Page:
This was an interesting and, ultimately, valuable exercise to do with my kid. In everything I do, I try to set a good example so it is good to have these conversations to try to understand what people think of you as there are always opportunities for improvement.

B2C Case Study – SOBDL

sobdlThe B2C business that I will be reviewing today is the Society of Beer Drinking Ladies (SOBDL). This business operates within an online model, as they do not have a physical brick and mortar storefront. This also requires the business to fully leverage social media as their primary marketing mechanism, which they do quite effectively.

The business operates a couple of revenue generating streams – one is festivals and events that they host and organize in Ontario (primarily in Toronto though they have recently expanded to Ottawa and Hamilton) and the other is merchandise through the etsy platform.

Since the SOBDL does not have a storefront they actively use social media to promote their events and their merchandise. They operate on a number of different platforms including YouTube, Instagram, Twitter, Facebook, Pinterest, and Untappd.

I think their social media choices work well for their primary audience of women (and those who identify as women) beer drinkers. While some social media sites are almost required for any company these days (Instagram, Twitter and Facebook), their use of more niche sites like Pinterest (popular among women with 70% of users being female) and Untappd (focused on beer drinkers) are tailored for their audience and more likely to generate a higher engagement.

Their social media also works because of the high-level of attention that their administrators give to their platforms on a regularly basis. They offer new content on a weekly basis and they have a high response rate to questions and posts. They are attentive to their audience, they are good at what they do and it shows!

Blog post #3: Craft beer: It’s not just for white dudes anymore

When thinking about the characteristics of the typical beer drinker, you might be forgiven for focusing primarily on white men. That’s how the demographics of the traditional beer audience were highlighted for decades in traditional advertising among the big international breweries. But in the past several years, with the rebirth of the craft beer industry, the audience has been expanding in diversity. With that expansion, innovative social media practitioners can expand beyond the traditional white male audience.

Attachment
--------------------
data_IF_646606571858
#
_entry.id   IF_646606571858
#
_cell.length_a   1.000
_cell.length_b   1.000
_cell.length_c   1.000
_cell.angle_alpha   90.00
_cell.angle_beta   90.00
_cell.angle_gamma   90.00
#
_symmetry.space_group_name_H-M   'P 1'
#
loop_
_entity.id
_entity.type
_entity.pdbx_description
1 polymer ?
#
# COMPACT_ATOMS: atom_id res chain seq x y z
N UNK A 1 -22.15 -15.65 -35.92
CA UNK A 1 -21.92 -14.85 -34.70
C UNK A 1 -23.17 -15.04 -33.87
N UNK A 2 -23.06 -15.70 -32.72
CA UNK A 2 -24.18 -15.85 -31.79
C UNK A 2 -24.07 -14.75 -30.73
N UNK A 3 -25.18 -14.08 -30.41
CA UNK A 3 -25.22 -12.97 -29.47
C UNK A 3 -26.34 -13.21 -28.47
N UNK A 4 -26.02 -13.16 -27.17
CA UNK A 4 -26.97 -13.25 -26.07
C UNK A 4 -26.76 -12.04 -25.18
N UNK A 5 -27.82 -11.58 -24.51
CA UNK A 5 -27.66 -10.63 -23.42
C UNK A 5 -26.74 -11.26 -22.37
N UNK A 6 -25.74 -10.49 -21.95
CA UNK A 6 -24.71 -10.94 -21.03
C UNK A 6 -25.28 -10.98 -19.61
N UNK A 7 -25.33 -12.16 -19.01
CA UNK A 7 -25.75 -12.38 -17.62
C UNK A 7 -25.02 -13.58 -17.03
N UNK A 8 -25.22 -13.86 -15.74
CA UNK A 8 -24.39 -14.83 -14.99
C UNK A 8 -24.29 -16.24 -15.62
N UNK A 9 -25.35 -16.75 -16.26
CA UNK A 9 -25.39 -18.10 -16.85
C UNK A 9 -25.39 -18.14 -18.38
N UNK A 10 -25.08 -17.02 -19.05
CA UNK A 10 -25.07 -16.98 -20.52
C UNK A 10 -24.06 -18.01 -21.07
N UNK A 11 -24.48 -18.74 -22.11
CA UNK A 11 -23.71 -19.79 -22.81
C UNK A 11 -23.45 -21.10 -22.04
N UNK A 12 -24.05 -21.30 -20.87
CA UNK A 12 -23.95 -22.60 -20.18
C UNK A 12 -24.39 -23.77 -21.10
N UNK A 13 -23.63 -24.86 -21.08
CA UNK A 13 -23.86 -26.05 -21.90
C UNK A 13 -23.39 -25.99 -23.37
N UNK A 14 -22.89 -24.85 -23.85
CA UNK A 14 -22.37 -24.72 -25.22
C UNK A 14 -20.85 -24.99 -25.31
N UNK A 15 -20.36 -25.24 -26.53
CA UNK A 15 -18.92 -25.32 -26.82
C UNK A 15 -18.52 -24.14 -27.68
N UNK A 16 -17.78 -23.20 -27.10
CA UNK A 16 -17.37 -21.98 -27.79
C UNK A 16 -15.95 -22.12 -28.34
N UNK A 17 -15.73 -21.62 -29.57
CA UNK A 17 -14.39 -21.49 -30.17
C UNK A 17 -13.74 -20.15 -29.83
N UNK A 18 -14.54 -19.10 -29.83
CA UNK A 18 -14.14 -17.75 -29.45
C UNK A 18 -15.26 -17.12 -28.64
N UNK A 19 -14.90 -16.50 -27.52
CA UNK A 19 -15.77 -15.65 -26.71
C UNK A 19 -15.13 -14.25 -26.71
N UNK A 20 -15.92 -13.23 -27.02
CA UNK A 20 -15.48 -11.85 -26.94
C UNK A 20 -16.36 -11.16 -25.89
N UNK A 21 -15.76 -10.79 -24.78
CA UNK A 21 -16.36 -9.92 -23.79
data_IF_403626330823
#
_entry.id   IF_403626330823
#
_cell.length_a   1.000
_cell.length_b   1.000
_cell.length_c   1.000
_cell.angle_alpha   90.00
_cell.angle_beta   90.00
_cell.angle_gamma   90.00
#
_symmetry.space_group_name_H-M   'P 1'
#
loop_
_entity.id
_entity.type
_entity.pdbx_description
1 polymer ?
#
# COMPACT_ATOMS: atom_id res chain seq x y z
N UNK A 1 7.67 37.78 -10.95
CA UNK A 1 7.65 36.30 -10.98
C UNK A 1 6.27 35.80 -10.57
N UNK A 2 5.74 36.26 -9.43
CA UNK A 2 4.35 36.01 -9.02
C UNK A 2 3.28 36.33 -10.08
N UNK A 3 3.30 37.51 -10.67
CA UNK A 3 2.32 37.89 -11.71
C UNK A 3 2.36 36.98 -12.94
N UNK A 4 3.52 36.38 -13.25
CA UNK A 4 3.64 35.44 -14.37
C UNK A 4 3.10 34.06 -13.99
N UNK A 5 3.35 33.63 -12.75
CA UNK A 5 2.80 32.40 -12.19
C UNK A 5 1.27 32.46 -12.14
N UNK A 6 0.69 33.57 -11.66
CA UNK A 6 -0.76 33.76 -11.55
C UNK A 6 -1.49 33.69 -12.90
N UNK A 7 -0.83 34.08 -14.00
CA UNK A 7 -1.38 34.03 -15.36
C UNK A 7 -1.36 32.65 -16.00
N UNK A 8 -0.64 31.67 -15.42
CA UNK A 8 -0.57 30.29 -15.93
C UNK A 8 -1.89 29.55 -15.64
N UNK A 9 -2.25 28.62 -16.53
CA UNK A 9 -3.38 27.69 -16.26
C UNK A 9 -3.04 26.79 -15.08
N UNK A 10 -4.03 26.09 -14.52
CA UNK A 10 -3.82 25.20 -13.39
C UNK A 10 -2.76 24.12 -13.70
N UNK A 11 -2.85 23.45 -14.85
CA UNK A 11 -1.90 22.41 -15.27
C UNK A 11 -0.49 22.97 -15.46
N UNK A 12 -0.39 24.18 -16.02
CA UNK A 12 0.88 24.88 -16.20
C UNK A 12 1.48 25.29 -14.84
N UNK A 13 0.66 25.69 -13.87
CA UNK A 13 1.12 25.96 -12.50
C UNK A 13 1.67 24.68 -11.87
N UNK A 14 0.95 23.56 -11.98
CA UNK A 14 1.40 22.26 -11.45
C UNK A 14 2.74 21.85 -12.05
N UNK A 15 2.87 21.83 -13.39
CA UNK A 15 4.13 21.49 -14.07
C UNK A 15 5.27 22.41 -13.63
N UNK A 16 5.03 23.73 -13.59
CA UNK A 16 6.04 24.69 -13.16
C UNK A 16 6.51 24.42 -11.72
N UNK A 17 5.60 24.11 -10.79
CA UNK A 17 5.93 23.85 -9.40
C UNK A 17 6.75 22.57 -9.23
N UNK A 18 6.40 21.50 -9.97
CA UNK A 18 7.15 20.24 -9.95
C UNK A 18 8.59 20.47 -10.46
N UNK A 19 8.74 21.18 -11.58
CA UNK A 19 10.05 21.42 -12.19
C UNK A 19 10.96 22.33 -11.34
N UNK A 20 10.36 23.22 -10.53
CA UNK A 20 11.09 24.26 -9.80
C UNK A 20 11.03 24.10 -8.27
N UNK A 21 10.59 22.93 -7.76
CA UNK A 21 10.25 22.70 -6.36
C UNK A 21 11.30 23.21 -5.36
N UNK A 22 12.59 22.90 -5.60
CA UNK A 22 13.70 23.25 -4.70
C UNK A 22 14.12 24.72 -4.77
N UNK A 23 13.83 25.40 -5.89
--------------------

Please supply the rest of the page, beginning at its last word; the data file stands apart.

The other 50% of the world – women

In an effort to be more inclusive, many breweries are now focusing their hiring efforts on women brewers. Not surprisingly, this also brings along women drinkers, who have traditionally been sidelined where it comes to beer advertising. One online group that has expanded into physical events is the Society of Beer Drinking Ladies. It started in Toronto with a pair of women who wanted to build a supportive environment for women who drink beer. They have now expanded to hosting their own events exclusively for women and those who identify as women, and they have expanded beyond Toronto into Hamilton and Ottawa. They use traditional social media – Twitter, Facebook and Instagram – to connect with their audiences, augmented by the in-person events.

Broadening the diversity conversation

In the past several years, there has been a growing audience beyond the traditional white male audience to include people of colour in the conversation. However, the problems of social media of racist and sexist behaviour are also colliding with this movement. There are still bright lights of optimism. The hashtag #IAmCraftBeer came into existence earlier this year when a black female drinker posted a vile commentary that she had received. By posting her experience, she rallied hundreds to the cause, resulting in the hashtag promotion of diversity in the beer drinking culture. This successful grass roots campaign can only benefit those companies who also seek to promote diversity in their operation or their clientele.

With this in mind, while it is important to be able to identify your main audience, it is also valuable to identify the audiences that are trending to increase. This enables the savvy social media practitioner to proactively take advantage of those new territories and increase the reach of their content.

What do you think? What is another audience that remains untapped by beer advertising?